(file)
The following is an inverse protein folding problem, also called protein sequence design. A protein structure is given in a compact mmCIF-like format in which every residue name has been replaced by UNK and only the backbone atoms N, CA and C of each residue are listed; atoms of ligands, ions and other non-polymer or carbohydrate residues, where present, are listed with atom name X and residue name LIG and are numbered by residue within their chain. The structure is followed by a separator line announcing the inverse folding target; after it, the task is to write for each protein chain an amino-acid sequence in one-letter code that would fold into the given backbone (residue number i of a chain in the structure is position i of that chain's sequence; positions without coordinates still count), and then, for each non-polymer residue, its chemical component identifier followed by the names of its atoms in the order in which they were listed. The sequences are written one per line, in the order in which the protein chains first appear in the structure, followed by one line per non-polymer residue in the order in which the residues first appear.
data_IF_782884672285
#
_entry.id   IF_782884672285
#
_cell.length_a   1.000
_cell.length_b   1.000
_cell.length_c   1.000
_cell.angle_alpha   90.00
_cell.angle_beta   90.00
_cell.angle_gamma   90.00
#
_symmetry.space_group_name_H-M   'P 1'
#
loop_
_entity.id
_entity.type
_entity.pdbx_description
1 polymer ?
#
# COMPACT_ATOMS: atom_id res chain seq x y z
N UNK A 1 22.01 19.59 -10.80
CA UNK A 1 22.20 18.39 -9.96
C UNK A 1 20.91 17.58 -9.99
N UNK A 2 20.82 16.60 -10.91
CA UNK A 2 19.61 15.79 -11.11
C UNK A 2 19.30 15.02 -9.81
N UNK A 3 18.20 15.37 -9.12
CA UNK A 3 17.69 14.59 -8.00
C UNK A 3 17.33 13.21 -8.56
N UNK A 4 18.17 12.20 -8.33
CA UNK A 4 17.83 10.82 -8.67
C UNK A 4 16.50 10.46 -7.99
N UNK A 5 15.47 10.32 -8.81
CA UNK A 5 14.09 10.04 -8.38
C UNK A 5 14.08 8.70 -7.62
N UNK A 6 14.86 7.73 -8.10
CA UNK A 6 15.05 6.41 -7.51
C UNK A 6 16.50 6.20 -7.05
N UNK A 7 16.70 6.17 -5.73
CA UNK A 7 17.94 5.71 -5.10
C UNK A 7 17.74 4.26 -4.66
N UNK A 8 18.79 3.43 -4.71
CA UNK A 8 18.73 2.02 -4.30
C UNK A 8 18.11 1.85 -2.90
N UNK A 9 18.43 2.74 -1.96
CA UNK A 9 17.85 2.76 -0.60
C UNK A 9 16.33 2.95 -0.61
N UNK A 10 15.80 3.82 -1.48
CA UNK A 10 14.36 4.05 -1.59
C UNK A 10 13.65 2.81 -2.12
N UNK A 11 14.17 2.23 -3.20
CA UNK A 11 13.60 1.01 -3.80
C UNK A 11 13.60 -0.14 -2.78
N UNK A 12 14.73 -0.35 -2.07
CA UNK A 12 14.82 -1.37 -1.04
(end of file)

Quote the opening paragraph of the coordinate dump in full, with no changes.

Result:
The following is an inverse protein folding problem, also called protein sequence design. A protein structure is given in a compact mmCIF-like format in which every residue name has been replaced by UNK and only the backbone atoms N, CA and C of each residue are listed; atoms of ligands, ions and other non-polymer or carbohydrate residues, where present, are listed with atom name X and residue name LIG and are numbered by residue within their chain. The structure is followed by a separator line announcing the inverse folding target; after it, the task is to write for each protein chain an amino-acid sequence in one-letter code that would fold into the given backbone (residue number i of a chain in the structure is position i of that chain's sequence; positions without coordinates still count), and then, for each non-polymer residue, its chemical component identifier followed by the names of its atoms in the order in which they were listed. The sequences are written one per line, in the order in which the protein chains first appear in the structure, followed by one line per non-polymer residue in the order in which the residues first appear.